Thursday, 05 September 2019 12:03

What Gardening can Teach us About Process Analysis

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In August this year I was informed by my better half (sponsor/programme manager/project manager) that we were going to re-do part of our garden.

It wasn’t a big job, compared to the overall garden, however a border of around 15 feet long and 4 feet wide was to have the bushes and plants removed, stone and membrane lifted, sieve out the rubble from the existing soil and replace with fresh compost.

To finish this off we would fill the space with colourful flowers, which we would maintain on a regular basis (TOM)

Having worked in change for over 12 years, the planning kicked in straight away, which jobs would be done in which order, when were the best days to tackle the jobs etc etc. This was met with initial resistance from the Sponsor, however through careful stakeholder management an approach was agreed, which met our shared vision.

As we progressed, I couldn’t help make the comparisons with uncovering and analysing processes which form such a large part of the Business Analysis role.

It wasn’t until we started lifting the existing membrane that we started to understand the size of task that we had set ourselves. Our initial analysis had underestimated the resource (time) required, and as I was dealing with a very difficult stakeholder, I knew a re-plan was not on the cards. The only option was to proceed at risk.

Let’s consider the existing bush/plant roots as historic processes which underpin the product, the bush or plant. The newer plants/bushes had shorter roots, not as tangled with other roots (inter-dependencies), they had been planted in a logical fashion with more soil preparation. As such these roots were easier to find and remove.


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These are comparable to well designed, fully documented processes that align to a Target Operating Model and have a clear owner. The analysis of these is often through the existing artefacts, seeking support from SMEs only when required.

The older bushes however had deep roots, entwined with multiple other roots and the more you dug the more you found. They had been planted over many years, with different aesthetic objectives. Being younger at the time we didn’t spend much time preparing the soil, nor considering how big the plant may grow. They were planted for immediate impact as opposed to forming part of a wider vision.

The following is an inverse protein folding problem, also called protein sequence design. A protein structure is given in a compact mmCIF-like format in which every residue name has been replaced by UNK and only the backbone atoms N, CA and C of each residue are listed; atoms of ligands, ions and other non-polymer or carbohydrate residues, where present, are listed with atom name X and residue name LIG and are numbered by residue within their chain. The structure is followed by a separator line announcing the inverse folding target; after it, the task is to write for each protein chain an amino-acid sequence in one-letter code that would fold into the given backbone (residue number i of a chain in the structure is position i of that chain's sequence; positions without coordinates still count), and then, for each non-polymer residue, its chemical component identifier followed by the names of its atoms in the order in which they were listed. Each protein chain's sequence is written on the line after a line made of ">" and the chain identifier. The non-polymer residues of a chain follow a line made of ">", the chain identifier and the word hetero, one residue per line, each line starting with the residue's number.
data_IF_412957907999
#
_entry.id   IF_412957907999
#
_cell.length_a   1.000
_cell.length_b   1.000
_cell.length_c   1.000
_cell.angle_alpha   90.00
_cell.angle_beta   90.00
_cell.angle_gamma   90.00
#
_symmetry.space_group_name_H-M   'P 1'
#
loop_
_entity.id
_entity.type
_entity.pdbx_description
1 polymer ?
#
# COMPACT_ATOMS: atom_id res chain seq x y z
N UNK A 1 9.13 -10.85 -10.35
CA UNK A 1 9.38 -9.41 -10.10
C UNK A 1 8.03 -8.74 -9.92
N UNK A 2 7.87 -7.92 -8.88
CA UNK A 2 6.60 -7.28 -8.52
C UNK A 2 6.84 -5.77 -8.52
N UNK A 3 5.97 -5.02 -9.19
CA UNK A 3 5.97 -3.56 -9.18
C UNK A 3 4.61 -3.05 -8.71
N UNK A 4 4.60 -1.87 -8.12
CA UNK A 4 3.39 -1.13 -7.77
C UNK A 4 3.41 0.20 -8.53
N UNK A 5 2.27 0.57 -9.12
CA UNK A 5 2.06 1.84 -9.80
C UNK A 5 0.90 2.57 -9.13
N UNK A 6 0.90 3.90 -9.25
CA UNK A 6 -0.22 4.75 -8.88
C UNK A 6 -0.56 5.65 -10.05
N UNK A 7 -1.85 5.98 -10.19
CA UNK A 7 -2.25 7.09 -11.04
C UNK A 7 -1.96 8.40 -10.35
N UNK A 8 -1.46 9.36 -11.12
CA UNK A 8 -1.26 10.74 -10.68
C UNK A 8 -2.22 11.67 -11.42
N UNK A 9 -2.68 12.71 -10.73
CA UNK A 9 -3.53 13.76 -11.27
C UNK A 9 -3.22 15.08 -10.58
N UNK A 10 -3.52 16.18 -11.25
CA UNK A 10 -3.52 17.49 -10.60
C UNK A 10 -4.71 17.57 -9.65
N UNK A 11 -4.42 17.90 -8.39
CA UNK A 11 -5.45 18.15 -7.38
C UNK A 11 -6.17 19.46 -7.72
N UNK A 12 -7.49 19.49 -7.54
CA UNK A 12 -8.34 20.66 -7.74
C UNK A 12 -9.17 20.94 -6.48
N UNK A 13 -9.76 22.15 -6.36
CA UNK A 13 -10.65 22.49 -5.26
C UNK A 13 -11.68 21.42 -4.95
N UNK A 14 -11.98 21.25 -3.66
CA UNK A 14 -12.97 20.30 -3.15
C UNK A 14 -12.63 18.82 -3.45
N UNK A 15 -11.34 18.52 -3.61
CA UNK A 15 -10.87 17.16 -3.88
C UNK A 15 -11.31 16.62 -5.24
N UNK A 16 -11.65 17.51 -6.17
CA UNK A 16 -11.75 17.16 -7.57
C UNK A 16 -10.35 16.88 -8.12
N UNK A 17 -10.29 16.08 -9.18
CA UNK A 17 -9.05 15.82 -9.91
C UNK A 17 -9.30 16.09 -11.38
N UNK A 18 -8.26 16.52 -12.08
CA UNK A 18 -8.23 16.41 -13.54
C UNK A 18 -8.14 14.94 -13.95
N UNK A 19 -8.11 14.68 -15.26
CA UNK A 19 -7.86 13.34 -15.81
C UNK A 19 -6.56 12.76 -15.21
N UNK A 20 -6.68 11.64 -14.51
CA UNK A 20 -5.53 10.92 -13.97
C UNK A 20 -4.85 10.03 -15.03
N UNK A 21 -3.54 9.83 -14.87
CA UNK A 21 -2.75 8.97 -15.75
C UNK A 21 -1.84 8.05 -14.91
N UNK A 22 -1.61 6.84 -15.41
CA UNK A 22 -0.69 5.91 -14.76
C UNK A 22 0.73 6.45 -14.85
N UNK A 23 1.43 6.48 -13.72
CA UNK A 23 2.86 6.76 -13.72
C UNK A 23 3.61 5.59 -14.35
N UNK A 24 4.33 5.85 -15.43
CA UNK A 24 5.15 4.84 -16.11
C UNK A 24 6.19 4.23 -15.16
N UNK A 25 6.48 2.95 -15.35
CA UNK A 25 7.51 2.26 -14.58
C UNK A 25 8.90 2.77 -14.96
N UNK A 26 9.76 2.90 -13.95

This category is comparable with historic process, the kind where only one colleague exists across the whole business who has a partial view of the process. There is no existing documentation, no owner and utilisation of the full BA toolkit is required to piece together the process.

Faced with this gardening challenge there were two possible approaches, brute force trying to rip out the roots as quickly as possible, or carefully digging up the roots, using every gardening tool in the shed, to ensure you have it all.

Although the first option would allow me to meet the expectations in terms of time, the quality, and therefore the benefit, would be greatly lacking. The problem with the first option is that you end up with soil filled with broken old roots. The new roots (processes) will struggle to develop as they keep crashing into the remnants left behind. Although the old roots are broken up, they can still use shared resource (water, nutrients) if left in place. The same can be said for processes. Not fully identifying a process that is to be replaced will result in colleagues, on occasion reverting to that process.

At heart business analysts are driven by quality and benefit. We want the end goal or product to make our customers lives better. Sometimes either the complexity of the work, the effort required or the wishes of stakeholders can try and push us of course. However, if your aim is for a garden of roses there are no quick solutions, it’s a case of using all your knowledge and available tools to ensure you reach the required result.

Feeling overwhelmed with the task at hand, I used one of the most important BA tools, seeking guidance from someone with more experience who would understand the challenges and help define a strategy that would both satisfy the stakeholders whilst ensuring the quality of the deliverable. In this case it was my Mum.

I have avoided the other Business Analyst comparison with gardening, which is, to get to the end deliverable we often spend many days knee deep in manure!!

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Alan Gibson

An experience Business Analyst with over 12 years experience in the UK. Currently contracting in the Finance sector, he is also undertaken consultancy work with smaller companies and start ups.

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